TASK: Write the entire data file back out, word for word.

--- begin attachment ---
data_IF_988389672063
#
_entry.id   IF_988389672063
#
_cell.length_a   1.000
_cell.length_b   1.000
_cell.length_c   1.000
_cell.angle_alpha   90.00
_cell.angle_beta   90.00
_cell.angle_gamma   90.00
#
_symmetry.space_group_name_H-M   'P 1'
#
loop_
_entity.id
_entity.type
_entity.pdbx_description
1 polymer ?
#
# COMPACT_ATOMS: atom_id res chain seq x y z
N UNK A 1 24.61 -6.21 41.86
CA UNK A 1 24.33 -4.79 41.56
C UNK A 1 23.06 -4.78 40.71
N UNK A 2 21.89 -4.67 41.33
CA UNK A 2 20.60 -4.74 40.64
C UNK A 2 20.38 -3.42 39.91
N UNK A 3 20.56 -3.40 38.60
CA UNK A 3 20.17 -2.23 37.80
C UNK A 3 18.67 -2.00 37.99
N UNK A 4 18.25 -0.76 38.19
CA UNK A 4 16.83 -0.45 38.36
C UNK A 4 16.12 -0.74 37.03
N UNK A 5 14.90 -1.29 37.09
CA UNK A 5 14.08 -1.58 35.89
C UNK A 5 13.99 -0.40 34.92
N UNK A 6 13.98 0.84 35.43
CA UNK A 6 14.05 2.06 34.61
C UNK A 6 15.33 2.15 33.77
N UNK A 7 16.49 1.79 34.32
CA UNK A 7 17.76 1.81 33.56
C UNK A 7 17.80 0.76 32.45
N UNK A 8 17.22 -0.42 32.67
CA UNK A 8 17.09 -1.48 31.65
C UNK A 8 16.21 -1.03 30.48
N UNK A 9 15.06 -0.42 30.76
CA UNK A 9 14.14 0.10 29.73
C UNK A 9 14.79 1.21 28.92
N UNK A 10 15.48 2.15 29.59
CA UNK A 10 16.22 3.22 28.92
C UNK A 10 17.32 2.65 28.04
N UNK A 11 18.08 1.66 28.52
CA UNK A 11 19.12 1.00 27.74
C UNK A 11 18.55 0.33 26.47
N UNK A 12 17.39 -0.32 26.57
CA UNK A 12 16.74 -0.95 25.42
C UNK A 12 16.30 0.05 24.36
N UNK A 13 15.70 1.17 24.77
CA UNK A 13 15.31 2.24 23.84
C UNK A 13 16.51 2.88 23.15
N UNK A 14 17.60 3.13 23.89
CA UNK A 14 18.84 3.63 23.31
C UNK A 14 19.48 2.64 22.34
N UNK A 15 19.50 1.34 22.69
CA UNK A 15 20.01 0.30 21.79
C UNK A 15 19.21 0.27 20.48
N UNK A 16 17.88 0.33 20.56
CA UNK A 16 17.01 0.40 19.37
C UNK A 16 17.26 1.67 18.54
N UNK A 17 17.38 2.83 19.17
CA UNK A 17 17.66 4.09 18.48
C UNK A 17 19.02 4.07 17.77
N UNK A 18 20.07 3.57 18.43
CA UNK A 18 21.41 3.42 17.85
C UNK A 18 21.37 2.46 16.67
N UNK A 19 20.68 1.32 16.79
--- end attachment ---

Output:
data_IF_988389672063
#
_entry.id   IF_988389672063
#
_cell.length_a   1.000
_cell.length_b   1.000
_cell.length_c   1.000
_cell.angle_alpha   90.00
_cell.angle_beta   90.00
_cell.angle_gamma   90.00
#
_symmetry.space_group_name_H-M   'P 1'
#
loop_
_entity.id
_entity.type
_entity.pdbx_description
1 polymer ?
#
# COMPACT_ATOMS: atom_id res chain seq x y z
N UNK A 1 24.61 -6.21 41.86
CA UNK A 1 24.33 -4.79 41.56
C UNK A 1 23.06 -4.78 40.71
N UNK A 2 21.89 -4.67 41.33
CA UNK A 2 20.60 -4.74 40.64
C UNK A 2 20.38 -3.42 39.91
N UNK A 3 20.56 -3.40 38.60
CA UNK A 3 20.17 -2.23 37.80
C UNK A 3 18.67 -2.00 37.99
N UNK A 4 18.25 -0.76 38.19
CA UNK A 4 16.83 -0.45 38.36
C UNK A 4 16.12 -0.74 37.03
N UNK A 5 14.90 -1.29 37.09
CA UNK A 5 14.08 -1.58 35.89
C UNK A 5 13.99 -0.40 34.92
N UNK A 6 13.98 0.84 35.43
CA UNK A 6 14.05 2.06 34.61
C UNK A 6 15.33 2.15 33.77
N UNK A 7 16.49 1.79 34.32
CA UNK A 7 17.76 1.81 33.56
C UNK A 7 17.80 0.76 32.45
N UNK A 8 17.22 -0.42 32.67
CA UNK A 8 17.09 -1.48 31.65
C UNK A 8 16.21 -1.03 30.48
N UNK A 9 15.06 -0.42 30.76
CA UNK A 9 14.14 0.10 29.73
C UNK A 9 14.79 1.21 28.92
N UNK A 10 15.48 2.15 29.59
CA UNK A 10 16.22 3.22 28.92
C UNK A 10 17.32 2.65 28.04
N UNK A 11 18.08 1.66 28.52
CA UNK A 11 19.12 1.00 27.74
C UNK A 11 18.55 0.33 26.47
N UNK A 12 17.39 -0.32 26.57
CA UNK A 12 16.74 -0.95 25.42
C UNK A 12 16.30 0.05 24.36
N UNK A 13 15.70 1.17 24.77
CA UNK A 13 15.31 2.24 23.84
C UNK A 13 16.51 2.88 23.15
N UNK A 14 17.60 3.13 23.89
CA UNK A 14 18.84 3.63 23.31
C UNK A 14 19.48 2.64 22.34
N UNK A 15 19.50 1.34 22.69
CA UNK A 15 20.01 0.30 21.79
C UNK A 15 19.21 0.27 20.48
N UNK A 16 17.88 0.33 20.56
CA UNK A 16 17.01 0.40 19.37
C UNK A 16 17.26 1.67 18.54
N UNK A 17 17.38 2.83 19.17
CA UNK A 17 17.66 4.09 18.48
C UNK A 17 19.02 4.07 17.77
N UNK A 18 20.07 3.57 18.43
CA UNK A 18 21.41 3.42 17.85
C UNK A 18 21.37 2.46 16.67
N UNK A 19 20.68 1.32 16.79